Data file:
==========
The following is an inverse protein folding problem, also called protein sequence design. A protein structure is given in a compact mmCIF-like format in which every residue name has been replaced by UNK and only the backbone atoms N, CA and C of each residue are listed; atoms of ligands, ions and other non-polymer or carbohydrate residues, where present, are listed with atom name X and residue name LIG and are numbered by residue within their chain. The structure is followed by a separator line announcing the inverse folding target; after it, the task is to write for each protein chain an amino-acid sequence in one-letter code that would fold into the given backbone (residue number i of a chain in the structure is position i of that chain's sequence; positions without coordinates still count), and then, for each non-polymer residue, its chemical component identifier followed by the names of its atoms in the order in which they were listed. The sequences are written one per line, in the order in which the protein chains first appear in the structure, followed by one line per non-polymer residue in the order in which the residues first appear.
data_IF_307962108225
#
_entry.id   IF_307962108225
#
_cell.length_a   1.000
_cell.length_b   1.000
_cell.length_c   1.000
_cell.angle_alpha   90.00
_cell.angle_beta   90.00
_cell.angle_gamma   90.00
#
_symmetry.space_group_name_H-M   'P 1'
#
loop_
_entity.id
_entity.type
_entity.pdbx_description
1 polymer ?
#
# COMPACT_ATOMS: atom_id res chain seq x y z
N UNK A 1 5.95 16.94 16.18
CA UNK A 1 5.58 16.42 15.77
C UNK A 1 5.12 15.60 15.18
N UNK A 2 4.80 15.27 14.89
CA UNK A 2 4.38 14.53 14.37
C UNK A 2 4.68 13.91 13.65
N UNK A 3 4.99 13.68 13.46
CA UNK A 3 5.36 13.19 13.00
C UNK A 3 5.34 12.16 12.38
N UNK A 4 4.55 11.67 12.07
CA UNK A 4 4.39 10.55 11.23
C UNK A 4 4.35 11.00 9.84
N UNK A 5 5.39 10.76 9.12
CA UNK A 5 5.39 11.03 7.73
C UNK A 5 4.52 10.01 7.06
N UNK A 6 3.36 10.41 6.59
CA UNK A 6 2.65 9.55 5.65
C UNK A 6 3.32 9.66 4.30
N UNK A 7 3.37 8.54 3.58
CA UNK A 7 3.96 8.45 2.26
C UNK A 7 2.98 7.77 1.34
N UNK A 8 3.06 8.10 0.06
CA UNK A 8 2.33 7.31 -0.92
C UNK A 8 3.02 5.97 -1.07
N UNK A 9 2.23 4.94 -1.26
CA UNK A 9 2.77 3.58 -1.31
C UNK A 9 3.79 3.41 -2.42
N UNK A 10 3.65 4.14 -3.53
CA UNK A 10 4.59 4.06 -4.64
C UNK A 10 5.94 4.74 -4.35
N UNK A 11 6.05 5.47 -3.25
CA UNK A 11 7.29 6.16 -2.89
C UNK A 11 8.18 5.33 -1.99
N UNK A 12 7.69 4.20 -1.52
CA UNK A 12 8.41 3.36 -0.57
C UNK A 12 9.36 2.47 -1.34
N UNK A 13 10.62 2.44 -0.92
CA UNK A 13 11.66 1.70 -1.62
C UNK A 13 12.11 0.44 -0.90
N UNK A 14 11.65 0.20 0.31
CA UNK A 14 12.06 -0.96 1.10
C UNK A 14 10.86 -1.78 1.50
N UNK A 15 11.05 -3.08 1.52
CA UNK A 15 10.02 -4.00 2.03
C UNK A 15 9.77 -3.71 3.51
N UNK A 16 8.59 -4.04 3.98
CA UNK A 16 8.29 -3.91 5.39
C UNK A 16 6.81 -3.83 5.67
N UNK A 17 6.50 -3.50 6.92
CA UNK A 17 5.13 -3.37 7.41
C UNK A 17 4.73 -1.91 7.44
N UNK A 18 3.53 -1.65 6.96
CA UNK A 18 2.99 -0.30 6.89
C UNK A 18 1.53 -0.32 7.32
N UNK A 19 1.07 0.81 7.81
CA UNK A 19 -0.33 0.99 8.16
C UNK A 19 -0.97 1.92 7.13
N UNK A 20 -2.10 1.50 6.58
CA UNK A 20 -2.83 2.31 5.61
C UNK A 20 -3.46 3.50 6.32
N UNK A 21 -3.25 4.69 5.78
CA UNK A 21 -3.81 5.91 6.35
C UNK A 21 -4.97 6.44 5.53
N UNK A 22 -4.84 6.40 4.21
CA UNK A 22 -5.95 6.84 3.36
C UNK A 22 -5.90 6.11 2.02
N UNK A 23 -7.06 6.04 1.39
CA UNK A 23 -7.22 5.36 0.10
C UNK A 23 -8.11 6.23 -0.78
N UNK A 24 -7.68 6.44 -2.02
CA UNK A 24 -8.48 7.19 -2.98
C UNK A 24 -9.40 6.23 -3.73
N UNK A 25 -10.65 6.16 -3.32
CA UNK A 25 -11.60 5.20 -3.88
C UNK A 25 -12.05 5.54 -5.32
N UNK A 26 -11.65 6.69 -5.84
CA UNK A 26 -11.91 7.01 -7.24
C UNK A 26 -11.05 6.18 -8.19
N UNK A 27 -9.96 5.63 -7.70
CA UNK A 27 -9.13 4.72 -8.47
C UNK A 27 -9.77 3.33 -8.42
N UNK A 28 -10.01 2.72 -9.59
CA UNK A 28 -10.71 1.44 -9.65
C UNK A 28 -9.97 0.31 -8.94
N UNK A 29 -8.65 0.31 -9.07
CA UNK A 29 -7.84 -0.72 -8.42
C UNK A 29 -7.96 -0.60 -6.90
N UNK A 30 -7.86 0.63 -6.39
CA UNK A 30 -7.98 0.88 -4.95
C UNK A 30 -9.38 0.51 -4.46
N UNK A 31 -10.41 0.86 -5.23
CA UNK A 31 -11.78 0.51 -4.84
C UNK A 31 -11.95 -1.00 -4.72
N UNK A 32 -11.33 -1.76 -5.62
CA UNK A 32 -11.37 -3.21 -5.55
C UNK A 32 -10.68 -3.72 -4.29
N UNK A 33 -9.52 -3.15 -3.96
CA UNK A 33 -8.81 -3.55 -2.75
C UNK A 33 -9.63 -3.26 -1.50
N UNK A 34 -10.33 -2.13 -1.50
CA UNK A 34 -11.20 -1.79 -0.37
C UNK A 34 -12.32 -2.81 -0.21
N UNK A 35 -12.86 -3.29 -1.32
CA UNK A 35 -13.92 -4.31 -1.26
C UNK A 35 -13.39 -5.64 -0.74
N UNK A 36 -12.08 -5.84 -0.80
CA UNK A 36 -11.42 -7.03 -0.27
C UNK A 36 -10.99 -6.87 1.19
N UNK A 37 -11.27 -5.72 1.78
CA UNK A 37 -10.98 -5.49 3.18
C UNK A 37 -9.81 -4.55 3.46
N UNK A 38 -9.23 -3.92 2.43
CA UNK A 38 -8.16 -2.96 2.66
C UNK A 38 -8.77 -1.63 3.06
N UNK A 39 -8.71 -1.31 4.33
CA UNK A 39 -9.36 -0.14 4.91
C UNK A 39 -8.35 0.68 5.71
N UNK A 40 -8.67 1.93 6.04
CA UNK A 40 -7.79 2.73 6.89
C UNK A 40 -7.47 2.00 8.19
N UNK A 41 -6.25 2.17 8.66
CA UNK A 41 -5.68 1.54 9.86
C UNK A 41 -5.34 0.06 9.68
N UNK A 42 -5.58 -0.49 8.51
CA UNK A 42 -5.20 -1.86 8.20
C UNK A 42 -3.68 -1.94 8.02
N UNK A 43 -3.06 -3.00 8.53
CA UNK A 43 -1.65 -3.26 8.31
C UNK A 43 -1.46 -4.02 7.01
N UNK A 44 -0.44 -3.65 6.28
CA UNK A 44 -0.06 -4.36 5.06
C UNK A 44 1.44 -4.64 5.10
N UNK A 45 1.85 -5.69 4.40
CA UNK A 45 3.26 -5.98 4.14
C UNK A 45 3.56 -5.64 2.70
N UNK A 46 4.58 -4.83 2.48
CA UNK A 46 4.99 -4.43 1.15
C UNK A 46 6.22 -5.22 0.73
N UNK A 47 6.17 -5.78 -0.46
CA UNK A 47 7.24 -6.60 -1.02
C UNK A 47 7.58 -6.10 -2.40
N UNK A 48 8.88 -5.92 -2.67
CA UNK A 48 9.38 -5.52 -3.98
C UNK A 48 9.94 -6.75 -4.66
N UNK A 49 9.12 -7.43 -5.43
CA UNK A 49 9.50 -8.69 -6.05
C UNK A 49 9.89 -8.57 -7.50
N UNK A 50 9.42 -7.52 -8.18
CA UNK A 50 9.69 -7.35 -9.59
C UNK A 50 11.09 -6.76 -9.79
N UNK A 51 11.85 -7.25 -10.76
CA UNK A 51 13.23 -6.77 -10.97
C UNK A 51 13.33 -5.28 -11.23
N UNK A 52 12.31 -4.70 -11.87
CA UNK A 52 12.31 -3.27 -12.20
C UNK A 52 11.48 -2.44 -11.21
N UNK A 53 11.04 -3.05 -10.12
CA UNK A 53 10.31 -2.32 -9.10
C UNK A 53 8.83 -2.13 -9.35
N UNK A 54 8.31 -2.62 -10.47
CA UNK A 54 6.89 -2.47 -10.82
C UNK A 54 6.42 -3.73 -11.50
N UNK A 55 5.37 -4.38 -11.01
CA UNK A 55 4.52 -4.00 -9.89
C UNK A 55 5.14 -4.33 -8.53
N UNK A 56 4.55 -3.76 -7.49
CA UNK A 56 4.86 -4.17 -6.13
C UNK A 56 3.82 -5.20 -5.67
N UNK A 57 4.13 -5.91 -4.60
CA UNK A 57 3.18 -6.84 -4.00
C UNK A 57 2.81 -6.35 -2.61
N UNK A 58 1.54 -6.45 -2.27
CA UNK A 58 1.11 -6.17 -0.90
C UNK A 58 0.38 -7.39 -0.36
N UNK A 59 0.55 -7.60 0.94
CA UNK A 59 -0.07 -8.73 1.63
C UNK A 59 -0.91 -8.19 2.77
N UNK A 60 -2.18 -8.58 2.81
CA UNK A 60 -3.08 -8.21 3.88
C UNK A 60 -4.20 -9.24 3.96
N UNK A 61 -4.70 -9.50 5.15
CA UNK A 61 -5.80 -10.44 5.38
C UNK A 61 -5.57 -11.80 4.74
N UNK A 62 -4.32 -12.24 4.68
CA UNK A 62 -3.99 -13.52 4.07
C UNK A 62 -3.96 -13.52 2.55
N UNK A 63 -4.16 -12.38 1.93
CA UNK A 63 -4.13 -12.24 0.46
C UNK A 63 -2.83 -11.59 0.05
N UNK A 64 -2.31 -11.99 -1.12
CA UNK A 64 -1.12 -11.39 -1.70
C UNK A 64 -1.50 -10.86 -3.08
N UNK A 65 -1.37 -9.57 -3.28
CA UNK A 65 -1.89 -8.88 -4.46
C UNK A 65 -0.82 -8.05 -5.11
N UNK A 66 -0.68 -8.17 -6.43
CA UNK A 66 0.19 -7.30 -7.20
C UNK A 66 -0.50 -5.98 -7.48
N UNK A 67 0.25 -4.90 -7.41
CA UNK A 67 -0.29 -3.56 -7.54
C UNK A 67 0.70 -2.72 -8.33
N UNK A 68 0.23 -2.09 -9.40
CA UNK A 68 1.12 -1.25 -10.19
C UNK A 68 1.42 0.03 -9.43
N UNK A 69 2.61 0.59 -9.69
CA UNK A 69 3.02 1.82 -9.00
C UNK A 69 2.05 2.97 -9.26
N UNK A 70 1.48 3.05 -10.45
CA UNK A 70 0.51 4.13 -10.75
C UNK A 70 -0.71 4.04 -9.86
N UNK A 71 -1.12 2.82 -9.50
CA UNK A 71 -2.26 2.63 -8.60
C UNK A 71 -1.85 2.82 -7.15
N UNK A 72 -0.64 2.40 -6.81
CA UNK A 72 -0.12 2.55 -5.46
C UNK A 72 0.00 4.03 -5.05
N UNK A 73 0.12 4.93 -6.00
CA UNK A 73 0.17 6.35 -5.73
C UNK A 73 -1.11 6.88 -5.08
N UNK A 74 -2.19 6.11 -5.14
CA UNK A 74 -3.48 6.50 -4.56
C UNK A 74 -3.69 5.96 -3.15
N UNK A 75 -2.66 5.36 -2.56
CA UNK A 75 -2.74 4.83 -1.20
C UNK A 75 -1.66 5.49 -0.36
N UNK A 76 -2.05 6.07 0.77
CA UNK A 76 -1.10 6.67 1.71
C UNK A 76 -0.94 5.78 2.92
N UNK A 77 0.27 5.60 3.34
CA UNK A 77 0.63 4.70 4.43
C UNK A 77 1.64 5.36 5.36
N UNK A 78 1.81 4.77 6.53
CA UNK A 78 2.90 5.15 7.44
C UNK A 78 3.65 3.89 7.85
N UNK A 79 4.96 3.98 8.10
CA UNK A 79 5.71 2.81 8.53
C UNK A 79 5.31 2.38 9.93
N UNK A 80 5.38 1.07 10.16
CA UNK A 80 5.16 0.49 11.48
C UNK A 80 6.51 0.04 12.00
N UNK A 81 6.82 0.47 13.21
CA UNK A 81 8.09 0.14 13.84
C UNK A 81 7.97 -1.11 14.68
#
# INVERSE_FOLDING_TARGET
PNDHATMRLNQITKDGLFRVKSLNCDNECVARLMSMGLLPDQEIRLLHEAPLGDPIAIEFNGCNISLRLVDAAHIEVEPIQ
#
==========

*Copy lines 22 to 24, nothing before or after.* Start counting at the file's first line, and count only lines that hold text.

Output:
N UNK A 1 5.95 16.94 16.18
CA UNK A 1 5.58 16.42 15.77
C UNK A 1 5.12 15.60 15.18